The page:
With regards to your garden, the Board president who told you it was acceptable to plant under your deck truly did you no favor. While he may have been willing to look the other way while the community rule was broken, the new Board is not. Had he offered to bring it up for a vote at the next Board meeting, he may have been able to get the rule changed to allow you and other community members as well to create under deck planting areas. Since that didn’t happen, I don’t see where you have any grounds to contest the Board’s request that you remove the garden and restore the common area to its original condition. However, if this rule is not being applied unilaterally and you feel you are being discriminated against you should contact an attorney to bring a discrimination suit against your Board. Discrimination is illegal and the rules need to be applied fairly and evenly.

Drying of clothes on decks is generally forbidden at most condos. Even though it may seem petty to you, most of your neighbors would likely agree that they don’t want to see everyone else’s laundry being aired throughout the complex. There has been debate on this topic and federal level. To date, it is up to the condo association to make the call. It sounds like yours has decided against the practice. I think you will need to find another way to dry your laundry. Perhaps an electric dryer if the gas one is an allergy problem for your child.

As for speeding or any other rule infraction you are accused of, your Board needs to follow a simple process of notifying you that an infraction has been reported. You have the right to address the Board to say what you have told me and the Board has the right to discuss the matter and determine whether or not a violation has occurred. They then have the discretionary authority to levy a fine against you if they deem the offense occurred. My guess is once you present your case as you’ve done here, they’ll drop it.

It sounds like you have made an enemy in a unit owner who is reporting things about you to the Board. Neighbor versus neighbor issues are the most difficult to control in small condo associations. If you can’t make nice with this person, you will likely be cited for more infractions, real or imagined. My guess is that once you repair your garden, stop air drying your laundry on your deck, and make peace with your Board, these complaints will stop. If not, you might consider speaking with an attorney to discuss how best to get this neighbor to stop complaining against you. Not breaking the association rules is generally the best way to make it stop but sometimes it just takes a bit more. Best wishes!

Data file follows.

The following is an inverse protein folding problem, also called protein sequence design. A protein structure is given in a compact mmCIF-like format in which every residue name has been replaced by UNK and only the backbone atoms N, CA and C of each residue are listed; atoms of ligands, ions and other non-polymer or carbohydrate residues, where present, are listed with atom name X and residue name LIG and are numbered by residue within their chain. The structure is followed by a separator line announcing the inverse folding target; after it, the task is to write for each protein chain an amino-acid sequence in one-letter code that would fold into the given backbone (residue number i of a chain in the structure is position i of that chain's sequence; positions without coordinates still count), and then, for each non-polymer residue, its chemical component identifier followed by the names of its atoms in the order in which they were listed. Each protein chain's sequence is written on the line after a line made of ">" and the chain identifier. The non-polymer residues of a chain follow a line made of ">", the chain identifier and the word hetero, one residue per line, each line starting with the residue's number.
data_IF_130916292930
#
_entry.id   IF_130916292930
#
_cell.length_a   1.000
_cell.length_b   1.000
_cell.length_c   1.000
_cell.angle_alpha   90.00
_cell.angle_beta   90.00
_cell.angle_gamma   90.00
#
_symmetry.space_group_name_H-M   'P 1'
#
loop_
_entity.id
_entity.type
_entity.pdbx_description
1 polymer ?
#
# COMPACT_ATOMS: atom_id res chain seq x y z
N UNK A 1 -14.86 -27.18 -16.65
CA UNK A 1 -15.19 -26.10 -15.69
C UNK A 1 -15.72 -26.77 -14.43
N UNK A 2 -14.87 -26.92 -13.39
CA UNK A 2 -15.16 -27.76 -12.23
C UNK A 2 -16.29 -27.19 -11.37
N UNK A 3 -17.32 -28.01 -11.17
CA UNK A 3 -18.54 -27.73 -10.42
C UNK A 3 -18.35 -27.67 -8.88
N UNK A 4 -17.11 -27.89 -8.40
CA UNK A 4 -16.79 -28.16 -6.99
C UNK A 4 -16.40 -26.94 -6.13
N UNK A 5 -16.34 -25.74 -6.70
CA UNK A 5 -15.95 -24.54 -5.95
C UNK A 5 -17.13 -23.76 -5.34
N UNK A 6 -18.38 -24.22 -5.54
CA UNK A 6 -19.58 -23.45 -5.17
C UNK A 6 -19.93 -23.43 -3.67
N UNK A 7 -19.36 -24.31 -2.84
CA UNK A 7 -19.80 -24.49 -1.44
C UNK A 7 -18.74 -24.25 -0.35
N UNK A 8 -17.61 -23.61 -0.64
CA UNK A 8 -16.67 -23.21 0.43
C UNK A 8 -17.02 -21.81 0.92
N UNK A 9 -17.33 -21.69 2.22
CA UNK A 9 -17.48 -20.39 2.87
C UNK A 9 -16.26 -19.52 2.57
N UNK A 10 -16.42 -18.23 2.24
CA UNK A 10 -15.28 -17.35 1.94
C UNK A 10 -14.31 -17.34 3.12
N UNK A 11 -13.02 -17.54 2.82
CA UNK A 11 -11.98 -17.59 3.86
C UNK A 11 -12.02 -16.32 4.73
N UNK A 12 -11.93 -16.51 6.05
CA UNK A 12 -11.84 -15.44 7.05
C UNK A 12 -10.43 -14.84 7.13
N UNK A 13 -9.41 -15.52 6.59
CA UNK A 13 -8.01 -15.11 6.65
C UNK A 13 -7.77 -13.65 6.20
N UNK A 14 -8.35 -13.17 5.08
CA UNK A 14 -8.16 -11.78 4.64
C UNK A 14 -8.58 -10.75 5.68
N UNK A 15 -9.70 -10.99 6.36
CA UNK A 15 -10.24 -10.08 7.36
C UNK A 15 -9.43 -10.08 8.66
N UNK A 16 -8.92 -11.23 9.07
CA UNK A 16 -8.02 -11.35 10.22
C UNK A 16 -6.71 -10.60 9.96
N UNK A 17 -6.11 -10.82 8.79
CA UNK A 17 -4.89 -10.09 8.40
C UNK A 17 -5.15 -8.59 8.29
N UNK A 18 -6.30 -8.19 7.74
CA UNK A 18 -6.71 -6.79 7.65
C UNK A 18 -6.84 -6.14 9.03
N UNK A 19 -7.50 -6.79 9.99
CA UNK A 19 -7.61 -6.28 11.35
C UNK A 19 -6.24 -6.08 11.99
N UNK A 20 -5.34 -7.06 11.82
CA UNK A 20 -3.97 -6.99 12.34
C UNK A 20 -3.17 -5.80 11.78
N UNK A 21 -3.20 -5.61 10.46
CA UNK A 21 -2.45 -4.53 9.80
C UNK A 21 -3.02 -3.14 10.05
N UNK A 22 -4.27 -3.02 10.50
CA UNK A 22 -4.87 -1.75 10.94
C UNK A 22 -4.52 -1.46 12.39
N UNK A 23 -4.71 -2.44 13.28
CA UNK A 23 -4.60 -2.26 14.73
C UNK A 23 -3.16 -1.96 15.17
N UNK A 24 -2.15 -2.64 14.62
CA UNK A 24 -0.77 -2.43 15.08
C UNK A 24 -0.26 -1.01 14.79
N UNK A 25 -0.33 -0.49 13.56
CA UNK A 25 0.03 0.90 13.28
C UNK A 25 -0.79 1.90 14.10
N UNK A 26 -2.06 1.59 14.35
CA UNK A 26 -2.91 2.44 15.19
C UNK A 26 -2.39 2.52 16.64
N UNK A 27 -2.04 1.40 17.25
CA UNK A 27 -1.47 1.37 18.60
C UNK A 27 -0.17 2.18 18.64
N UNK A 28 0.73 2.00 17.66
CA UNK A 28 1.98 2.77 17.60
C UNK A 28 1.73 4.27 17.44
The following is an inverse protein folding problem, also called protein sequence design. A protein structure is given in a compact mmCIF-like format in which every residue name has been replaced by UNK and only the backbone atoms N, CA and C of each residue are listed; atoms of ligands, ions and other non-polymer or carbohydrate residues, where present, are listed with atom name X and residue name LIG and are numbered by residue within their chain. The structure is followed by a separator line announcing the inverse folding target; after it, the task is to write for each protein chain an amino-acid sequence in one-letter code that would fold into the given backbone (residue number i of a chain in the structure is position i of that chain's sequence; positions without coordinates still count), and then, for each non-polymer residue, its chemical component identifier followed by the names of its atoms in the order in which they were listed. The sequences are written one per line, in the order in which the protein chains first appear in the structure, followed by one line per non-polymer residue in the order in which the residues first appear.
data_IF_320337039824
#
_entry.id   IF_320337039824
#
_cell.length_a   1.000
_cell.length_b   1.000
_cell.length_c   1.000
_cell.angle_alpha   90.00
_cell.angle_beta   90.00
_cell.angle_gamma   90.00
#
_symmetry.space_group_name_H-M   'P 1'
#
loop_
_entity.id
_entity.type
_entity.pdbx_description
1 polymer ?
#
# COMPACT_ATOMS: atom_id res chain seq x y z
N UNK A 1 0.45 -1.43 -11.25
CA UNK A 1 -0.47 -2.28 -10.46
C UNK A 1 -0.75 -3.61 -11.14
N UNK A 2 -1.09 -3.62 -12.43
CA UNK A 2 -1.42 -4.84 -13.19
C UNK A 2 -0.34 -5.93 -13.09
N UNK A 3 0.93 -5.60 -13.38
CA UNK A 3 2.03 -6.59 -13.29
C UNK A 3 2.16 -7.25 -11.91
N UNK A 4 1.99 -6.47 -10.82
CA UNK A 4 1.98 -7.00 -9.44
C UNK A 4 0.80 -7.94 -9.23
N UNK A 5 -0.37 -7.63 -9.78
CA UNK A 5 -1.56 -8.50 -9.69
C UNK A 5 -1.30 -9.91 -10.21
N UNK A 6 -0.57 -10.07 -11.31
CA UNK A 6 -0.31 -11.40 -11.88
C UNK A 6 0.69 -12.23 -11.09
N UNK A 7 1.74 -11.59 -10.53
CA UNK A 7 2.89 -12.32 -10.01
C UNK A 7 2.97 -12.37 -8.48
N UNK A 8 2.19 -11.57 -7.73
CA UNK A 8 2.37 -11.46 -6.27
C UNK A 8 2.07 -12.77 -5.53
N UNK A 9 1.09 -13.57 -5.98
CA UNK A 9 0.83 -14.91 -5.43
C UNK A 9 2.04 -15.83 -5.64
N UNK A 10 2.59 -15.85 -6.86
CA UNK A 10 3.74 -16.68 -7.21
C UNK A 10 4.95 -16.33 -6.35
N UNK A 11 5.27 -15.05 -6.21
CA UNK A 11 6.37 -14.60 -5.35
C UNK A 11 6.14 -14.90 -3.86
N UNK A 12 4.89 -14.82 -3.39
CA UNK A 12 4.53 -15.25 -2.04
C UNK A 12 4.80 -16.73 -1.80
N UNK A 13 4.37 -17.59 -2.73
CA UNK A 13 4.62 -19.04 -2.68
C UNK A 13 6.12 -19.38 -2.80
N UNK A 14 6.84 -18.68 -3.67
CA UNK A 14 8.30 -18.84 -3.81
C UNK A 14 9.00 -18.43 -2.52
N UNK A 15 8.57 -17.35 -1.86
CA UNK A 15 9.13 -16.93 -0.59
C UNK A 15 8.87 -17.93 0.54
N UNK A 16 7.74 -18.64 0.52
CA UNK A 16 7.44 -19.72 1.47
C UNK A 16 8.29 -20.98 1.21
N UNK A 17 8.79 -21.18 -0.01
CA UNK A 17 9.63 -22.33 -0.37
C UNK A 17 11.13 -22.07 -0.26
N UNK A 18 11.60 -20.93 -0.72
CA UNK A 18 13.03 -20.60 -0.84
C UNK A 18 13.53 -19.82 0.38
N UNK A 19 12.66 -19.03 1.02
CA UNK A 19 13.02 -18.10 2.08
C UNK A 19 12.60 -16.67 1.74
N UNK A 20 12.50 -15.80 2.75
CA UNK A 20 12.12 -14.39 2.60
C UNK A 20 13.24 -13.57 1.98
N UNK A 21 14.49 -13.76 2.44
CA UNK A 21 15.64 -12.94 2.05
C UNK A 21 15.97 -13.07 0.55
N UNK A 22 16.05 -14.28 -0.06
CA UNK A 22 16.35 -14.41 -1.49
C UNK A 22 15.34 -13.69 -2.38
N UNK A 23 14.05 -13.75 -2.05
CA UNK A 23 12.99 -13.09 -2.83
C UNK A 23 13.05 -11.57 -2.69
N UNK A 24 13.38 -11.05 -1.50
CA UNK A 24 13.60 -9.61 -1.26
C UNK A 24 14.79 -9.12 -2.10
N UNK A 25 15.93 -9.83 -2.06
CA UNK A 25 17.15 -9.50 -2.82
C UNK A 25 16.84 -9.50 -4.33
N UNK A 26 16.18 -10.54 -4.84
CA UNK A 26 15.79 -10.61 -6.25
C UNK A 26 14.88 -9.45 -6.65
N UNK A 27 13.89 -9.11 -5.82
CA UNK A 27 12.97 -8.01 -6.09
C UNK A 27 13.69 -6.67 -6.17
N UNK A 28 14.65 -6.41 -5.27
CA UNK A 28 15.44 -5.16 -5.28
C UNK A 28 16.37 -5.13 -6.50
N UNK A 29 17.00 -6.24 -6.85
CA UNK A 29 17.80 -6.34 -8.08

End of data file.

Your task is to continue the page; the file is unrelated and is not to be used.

Another Taxing Question for Mister Condo

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A.C. from Fairfield County writes:

Dear Mister Condo,

Are management companies allowed to charge a sales tax on the monthly management fee? For example, we agreed on a $25/unit, but are being charge $25+tax/unit.

Mister Condo replies:

A.C., this is the second property management fee tax question I’ve had this week! The answer is it depends on who occupies the unit. Condo units that are rented out are considered commercial property and, as such, management services offered to those units are taxable. Condo units that are owner-occupied are not considered commercial property so the management fee is not taxable in the eyes of the state at this time. However, if a management company is collecting the tax and forwarding that tax to the state, it is unlikely that the state would correct them. It would be incumbent upon the management company to keep track of which units are rentals and charge the association the correct fee and tax based on the number of rentals. It is a tricky proposition. You can read more about it at the Connecticut Department of Revenue Services website by downloading their pamphlet at http://www.ct.gov/drs/lib/drs/publications/pubsip/2006/ip06-35.pdf. In particular, read Page 20 of this book and you’ll see a very clear explanation. All the best!

Condo Fire Lanes Too Big, Condo Parking Spaces Too Small!

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J.L. from Hartford County writes:

Dear Mister Condo,

Mister Condo, I have been living at a condo complex with my mother for about 5 years and have had very little problem with parking. However, one night after school, I came home to a new fire lane which extends nearly 40 feet! Is that even legal? Also, I came home to parking lines painted, one in front of each garage however between me and my neighbor 2 spots were painted. I believed that my property was foundation to foundation, however the line was drawn from half of a foundation to the edge of my garage, which makes 9 foot which is code. However, I measured the ones in between me and my neighbor and one is 8′ and the other is 8′ 2″. Now by my town’s code it is 9′. I have asked multiple times to get this fixed and their answer was the condo complex is considered unfinished so the town would say this is okay. What are my other options? Thanks!